Power to the People

I’m certainly not shy of technology, though I wouldn’t say I was an out and out technophile either. But every time I cross the threshold of my humble dominion, I do seem to find an extra electronic gadget convincing me of its necessity wherever I go.

It’s got to the point now where I feel naked without a phone, MP3 player, camera, PDA, flashlight, radio, wireless headset and a complete backup of my essential files, company accounts, music and a couple of series of Star Trek (damn, I guess I am a technophile after all, Cap’n). This kit can be thinned down if it’s just a trip to the shops for a pint of milk or a copy of What Technological Baggage Monthly, but any kind of extended excursion (being an hour or more away from the desk) requires a full personal network of electronic paraphernalia.

Not that I count this as a habitual obsession that needs to be conquered. I’m happy to lug around my porta-office, and on those wonderful, rare occasions when someone casually drops into conversation, “Phew! I wish I had a copy of The White Room by The KLF right now!” or I get an email asking for an invoice from four years hence, I pet my PDA, phone and gigabytes of storage with gleeful charm. And you can guarantee that the next time I step outside the door, there’ll be even more potentially vital reams of data stored about my person, or a new electronic leg hair straightener, laser-sighted catapult or can of Shark Repellant Bat-Spray. I need this stuff and thrill to feel its weighty caress across my bent spine.


The problem for me isn’t the extended personal area network itself; my M65 regiment field jacket has been custom modified to accommodate the internally wired interconnections of a dozen different devices throughout the pockets, sleeves and collar. And, with the extra cables I’ve bought, it can remain wired up so it doesn’t require regular reinstallation. No, this isn’t what dogs my technological heels – keeping my mobile self-powered is where the system falls apart.

There was, for a few brief months, a period when my gadgetry and its power sources existed in beautiful harmony. This was just before every mobile phone sported a full color screen, gigapixel camera, 3-D game system and heated turkey baster. My old black and white Nokia managed to function as a terrific, fully operational telephone while lasting for a week or more on a single charge.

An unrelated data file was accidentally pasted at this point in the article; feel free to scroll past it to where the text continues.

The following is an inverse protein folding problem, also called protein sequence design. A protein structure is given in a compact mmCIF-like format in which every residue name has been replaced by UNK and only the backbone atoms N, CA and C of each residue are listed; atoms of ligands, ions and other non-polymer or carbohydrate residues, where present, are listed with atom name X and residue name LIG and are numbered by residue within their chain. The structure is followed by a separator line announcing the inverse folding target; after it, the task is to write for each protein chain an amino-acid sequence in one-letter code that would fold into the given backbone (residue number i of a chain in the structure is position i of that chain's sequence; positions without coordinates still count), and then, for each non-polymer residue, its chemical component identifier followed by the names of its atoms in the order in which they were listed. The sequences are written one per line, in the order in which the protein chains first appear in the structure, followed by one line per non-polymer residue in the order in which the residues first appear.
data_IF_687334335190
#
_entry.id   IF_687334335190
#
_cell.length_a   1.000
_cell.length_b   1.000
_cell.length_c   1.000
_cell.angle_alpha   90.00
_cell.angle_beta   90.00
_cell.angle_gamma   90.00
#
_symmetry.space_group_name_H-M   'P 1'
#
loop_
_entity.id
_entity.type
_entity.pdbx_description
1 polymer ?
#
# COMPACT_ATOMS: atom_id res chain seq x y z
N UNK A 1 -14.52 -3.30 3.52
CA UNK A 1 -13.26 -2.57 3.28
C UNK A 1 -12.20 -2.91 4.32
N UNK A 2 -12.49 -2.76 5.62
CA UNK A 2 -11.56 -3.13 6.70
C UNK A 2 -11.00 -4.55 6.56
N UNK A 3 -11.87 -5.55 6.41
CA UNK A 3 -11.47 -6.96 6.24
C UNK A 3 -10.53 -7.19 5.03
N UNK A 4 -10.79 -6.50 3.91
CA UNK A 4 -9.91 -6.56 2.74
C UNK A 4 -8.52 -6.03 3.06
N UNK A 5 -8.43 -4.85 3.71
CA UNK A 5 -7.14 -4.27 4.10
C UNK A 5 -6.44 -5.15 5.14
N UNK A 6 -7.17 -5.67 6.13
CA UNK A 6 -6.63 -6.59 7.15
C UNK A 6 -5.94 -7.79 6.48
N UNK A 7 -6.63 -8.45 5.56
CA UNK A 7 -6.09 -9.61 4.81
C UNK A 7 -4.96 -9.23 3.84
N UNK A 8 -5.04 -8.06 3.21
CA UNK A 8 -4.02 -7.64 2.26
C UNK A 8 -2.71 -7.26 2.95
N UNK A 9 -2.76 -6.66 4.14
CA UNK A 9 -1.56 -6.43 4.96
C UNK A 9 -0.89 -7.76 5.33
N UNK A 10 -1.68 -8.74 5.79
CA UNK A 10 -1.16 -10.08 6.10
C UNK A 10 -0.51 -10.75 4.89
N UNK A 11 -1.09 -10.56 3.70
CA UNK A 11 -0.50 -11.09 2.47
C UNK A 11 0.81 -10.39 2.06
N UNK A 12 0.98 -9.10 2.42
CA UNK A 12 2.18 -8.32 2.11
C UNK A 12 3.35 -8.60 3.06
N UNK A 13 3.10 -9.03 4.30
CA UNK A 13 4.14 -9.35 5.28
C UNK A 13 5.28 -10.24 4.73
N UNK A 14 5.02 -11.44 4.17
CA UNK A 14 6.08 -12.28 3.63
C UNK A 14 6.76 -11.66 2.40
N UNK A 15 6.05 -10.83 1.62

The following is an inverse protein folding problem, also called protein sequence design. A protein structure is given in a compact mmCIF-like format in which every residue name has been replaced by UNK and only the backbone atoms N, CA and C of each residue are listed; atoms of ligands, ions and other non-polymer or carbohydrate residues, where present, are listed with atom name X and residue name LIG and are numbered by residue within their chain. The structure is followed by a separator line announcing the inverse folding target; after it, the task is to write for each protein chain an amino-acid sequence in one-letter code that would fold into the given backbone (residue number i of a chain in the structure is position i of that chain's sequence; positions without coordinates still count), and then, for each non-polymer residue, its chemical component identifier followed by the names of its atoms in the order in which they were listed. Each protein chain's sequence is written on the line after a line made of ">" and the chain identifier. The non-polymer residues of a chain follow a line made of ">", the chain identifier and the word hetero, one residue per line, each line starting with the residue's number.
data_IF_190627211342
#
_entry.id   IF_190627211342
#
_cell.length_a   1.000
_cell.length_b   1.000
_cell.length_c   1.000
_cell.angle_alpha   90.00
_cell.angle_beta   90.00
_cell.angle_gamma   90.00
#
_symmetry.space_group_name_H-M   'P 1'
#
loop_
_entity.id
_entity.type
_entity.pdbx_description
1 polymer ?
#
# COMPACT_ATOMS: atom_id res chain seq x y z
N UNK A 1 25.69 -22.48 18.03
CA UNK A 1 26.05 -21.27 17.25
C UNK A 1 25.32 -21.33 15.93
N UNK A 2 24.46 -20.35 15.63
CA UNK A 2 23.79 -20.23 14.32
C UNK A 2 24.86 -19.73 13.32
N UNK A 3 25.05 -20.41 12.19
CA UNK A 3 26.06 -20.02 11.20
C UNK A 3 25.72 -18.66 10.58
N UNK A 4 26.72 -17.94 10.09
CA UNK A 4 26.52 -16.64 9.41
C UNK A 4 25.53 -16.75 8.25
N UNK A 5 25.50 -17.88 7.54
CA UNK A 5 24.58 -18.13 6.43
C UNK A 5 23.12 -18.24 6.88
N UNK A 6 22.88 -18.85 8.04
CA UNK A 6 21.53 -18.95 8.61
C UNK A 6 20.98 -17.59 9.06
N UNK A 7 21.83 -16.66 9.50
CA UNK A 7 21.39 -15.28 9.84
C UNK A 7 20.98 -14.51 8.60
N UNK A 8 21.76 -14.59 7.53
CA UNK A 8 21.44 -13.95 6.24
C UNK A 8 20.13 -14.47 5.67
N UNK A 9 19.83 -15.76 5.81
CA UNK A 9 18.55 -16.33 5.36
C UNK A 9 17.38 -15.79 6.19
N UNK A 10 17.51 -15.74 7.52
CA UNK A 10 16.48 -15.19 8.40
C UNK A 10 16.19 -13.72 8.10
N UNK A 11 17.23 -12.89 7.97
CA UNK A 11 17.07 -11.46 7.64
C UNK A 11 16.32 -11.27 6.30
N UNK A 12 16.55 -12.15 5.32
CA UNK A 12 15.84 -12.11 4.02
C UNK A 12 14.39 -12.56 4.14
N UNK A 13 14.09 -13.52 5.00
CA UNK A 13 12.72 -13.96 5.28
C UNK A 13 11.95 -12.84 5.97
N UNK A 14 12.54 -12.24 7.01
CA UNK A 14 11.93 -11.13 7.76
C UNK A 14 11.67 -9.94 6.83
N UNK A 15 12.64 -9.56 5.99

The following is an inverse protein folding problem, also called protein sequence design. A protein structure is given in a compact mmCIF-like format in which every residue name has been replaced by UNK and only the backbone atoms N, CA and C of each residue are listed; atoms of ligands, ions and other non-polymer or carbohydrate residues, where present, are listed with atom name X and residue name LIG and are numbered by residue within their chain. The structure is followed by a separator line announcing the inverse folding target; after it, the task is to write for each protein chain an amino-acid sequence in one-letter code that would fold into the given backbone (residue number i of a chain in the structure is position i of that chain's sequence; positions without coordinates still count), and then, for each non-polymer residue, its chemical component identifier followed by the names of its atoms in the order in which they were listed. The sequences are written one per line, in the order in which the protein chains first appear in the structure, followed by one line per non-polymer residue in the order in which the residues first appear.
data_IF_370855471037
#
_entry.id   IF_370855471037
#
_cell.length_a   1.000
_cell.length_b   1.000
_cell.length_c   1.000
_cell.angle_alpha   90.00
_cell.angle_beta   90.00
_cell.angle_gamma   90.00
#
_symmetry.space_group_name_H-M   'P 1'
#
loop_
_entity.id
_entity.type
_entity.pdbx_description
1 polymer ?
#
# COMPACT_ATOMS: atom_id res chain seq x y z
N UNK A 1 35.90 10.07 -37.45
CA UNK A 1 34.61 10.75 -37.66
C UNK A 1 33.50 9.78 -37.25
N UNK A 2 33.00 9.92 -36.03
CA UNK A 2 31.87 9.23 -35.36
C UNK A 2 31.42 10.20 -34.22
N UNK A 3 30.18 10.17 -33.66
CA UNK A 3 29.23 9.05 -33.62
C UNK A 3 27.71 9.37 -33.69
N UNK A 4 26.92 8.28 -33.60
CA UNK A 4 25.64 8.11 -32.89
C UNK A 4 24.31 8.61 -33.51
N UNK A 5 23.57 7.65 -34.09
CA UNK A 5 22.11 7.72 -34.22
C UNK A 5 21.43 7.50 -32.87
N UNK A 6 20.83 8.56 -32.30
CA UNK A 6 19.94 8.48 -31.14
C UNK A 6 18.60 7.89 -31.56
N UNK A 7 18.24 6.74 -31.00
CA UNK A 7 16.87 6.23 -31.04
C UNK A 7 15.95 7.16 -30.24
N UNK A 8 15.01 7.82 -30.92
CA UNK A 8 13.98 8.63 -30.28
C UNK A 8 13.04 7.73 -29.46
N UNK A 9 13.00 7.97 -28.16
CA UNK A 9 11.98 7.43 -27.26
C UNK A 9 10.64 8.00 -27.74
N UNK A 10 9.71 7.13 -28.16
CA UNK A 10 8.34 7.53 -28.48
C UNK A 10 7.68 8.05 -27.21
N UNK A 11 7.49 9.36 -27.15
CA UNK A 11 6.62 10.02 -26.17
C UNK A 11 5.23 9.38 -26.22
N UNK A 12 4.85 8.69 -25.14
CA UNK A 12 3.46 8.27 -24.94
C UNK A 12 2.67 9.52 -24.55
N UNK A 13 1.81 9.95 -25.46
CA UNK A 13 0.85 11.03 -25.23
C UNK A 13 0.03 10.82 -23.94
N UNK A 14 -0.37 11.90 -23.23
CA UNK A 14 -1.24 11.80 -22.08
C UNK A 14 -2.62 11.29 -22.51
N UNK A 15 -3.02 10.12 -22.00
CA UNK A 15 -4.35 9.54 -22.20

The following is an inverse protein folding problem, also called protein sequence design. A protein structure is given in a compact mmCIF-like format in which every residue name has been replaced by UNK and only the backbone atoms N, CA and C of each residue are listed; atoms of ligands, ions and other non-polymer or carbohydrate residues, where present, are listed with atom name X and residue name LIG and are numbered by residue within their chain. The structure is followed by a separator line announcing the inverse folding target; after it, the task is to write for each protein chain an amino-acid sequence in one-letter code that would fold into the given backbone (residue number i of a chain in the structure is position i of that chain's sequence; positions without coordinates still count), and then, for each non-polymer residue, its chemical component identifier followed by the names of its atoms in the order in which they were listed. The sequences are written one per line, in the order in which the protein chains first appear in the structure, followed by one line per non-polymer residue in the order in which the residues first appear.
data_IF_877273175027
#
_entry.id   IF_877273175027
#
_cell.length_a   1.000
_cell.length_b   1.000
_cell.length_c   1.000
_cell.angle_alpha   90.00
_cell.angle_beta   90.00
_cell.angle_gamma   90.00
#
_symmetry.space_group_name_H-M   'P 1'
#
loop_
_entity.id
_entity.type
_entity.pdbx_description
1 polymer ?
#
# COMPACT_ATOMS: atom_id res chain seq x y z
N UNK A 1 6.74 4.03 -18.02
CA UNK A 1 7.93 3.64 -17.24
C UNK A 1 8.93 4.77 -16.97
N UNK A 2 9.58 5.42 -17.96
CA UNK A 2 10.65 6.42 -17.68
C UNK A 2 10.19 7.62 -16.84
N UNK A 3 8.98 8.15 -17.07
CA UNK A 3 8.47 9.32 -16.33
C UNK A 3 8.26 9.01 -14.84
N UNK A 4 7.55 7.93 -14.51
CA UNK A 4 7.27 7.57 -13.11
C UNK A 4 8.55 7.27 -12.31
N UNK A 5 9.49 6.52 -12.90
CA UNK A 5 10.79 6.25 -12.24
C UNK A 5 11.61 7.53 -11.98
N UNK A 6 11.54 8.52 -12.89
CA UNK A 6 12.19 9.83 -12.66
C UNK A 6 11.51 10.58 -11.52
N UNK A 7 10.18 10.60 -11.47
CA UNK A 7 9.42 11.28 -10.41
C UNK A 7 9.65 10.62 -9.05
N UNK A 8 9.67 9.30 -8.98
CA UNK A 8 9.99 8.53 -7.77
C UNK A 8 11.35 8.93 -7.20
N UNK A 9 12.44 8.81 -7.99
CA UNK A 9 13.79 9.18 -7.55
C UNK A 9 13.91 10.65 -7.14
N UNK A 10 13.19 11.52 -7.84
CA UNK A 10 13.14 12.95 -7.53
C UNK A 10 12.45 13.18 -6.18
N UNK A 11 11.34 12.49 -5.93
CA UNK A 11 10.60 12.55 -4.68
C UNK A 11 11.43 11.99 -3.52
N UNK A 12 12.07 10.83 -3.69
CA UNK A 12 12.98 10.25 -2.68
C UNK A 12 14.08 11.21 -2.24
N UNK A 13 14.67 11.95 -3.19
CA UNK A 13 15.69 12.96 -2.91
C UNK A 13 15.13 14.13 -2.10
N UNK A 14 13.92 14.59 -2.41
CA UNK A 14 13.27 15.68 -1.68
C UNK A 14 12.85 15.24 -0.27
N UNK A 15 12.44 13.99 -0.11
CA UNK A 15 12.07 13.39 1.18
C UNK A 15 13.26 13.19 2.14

Likewise, my grayscale PDA was thin, light and full of electronic life, not being sucked dry by a 400MHz processor, full Windows operating system, 20 trillion billion colors and enough different forms of wireless connectivity to start World War III (although the war would have to be over pretty damn quick, as the nuclear missiles would be falling out of the sky after an hour when my damn battery went flat).

My cassette-based Walkman was a bitch to pry off the battery cover on those rare occasions when the two alkaline AAs went flat, but at least it didn’t corrupt my homemade mix tape when it did finally run out of juice. Any device that didn’t contain its own built-in power source (of which there was only mobile phones, really) ran on AA or AAA batteries, which were so common you could buy them up from crack addicts selling shit out of a shopping trolley on a downtown street corner. Portable power was a common commodity, and I took it for granted.

The perpetual pillage and rape of the technophile’s pockets when it came to buying over-priced add-ons caused my interest in a portable office to wane. Being regularly chased from shops by starving salespeople makes it hard to keep up with techno-trends:

“Would you like an extra battery with your new phone, sir? No, it won’t take standard ones, but the manufacturer’s is only half the price of the handset when you buy four together.”

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“I’d definitely recommend a car charger, sir. You’ll need the officially licensed one, however, as your new music player requires a 17.847815872359 volt input.”